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Related to suppositious: supposititious


 (sə-pŏz′ĭ-tĭsh′əs) or sup·po·si·tious (sŭp′ə-zĭsh′əs)
1. Substituted with fraudulent intent; spurious.
2. Hypothetical; supposed.

[From Latin suppositīcius, from suppositus, past participle of suppōnere, to substitute; see suppose.]

sup·pos′i·ti′tious·ly adv.


deduced from supposition; hypothetical. Also: suppositionary
ˌsuppoˈsitiously adv
ˌsuppoˈsitiousness n


(ˌsʌp əˈzɪʃ əs)

ThesaurusAntonymsRelated WordsSynonymsLegend:
Adj.1.suppositious - based primarily on surmise rather than adequate evidence; "theories about the extinction of dinosaurs are still highly conjectural"; "the supposed reason for his absence"; "suppositious reconstructions of dead languages"; "hypothetical situation"
theoretic, theoretical - concerned primarily with theories or hypotheses rather than practical considerations; "theoretical science"


1. Fraudulently or deceptively imitative:
2. Presumed to be true, real, or genuine, especially on inconclusive grounds:
References in classic literature ?
The destruction of Mustapha (that we named before) was so fatal to Solyman's line, as the succession of the Turks, from Solyman until this day, is suspected to be untrue, and of strange blood; for that Selymus the Second, was thought to be suppositious.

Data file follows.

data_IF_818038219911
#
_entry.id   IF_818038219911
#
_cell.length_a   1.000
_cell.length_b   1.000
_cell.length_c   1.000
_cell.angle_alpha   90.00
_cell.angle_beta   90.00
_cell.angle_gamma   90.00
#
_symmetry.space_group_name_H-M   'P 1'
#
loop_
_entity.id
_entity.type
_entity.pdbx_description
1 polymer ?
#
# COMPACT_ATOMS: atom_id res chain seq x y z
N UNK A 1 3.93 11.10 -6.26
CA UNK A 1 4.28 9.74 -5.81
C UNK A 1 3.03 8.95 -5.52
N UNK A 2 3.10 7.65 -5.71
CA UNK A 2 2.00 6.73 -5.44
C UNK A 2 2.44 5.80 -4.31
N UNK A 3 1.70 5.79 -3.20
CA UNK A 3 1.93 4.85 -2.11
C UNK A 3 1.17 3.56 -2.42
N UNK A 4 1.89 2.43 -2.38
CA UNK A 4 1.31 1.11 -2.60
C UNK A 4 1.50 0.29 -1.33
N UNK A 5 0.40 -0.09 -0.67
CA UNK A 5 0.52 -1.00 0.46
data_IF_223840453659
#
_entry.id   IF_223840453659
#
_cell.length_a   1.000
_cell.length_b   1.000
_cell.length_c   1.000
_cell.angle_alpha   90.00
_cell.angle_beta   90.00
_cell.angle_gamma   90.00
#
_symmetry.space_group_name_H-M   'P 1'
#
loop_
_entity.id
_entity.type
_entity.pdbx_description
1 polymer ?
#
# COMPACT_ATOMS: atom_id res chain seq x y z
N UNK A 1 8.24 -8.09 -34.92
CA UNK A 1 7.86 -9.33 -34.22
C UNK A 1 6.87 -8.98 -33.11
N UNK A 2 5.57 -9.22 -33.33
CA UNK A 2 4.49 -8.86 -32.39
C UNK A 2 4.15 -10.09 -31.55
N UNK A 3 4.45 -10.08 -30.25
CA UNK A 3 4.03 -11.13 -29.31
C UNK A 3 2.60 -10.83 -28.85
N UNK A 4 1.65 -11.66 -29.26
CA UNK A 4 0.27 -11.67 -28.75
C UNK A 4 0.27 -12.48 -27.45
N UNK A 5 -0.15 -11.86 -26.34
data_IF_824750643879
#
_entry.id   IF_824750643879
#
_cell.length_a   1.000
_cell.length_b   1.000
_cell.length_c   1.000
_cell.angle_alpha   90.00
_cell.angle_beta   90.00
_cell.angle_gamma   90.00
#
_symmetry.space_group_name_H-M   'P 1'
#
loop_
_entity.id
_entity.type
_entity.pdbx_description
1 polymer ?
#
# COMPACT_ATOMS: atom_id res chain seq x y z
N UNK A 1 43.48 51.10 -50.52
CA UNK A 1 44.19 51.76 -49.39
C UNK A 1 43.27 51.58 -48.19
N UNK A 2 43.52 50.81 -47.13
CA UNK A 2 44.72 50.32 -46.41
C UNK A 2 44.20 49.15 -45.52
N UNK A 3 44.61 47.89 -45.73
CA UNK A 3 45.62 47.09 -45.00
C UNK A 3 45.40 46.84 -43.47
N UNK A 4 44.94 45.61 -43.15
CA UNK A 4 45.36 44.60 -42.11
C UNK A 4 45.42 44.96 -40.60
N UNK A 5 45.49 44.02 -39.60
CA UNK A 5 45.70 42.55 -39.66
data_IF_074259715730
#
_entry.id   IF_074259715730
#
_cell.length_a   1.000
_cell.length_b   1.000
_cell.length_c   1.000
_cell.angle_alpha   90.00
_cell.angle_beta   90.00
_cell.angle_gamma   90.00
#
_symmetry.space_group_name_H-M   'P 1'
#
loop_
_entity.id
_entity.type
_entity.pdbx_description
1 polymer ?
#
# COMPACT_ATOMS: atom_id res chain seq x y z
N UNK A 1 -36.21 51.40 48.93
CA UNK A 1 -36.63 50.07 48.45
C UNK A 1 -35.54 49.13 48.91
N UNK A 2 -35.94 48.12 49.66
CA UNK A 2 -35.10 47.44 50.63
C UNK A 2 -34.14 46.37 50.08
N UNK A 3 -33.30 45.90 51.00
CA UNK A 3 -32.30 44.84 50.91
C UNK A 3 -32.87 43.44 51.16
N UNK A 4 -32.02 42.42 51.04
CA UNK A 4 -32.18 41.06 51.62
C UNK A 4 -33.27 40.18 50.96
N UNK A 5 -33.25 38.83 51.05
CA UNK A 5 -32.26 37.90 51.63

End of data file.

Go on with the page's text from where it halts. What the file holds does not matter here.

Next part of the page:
One is that Adair's explanation of Hume's influence on Madison is essentially suppositious, in that it lacks evidentiary confirmation.
Fleay advanced some highly suppositious claims about them and was lambasted by W.
It comprises of 18 suppositious situations in which a person requests to a noteworthy individual which makes that person susceptible to possible denunciation.
Anyone wishing to tell the Dean's story has to confront not only the suppositious lore that comes down to us from both worshipful and hostile sources, but also the detailed account books, the massive corpus of published and private writings, and the extensive body of epistolary evidence (four volumes in the modern standard edition, including more than 1,500 letters, plus the Journal to Stella).
By telling Da Lat's story across that suppositious divide separating colonial from postcolonial, Jennings' study also points to the lingering vestiges of imperial visions in contemporary Da Lat.
For this reason, all those suppositious tinctures and all those forms of potable gold should rightly be called putative gold, since their colour has its origin from digestion or the addition of tinting matter, rather than being born of gold.
unsubstantiated or suppositious, but the media transfixes on government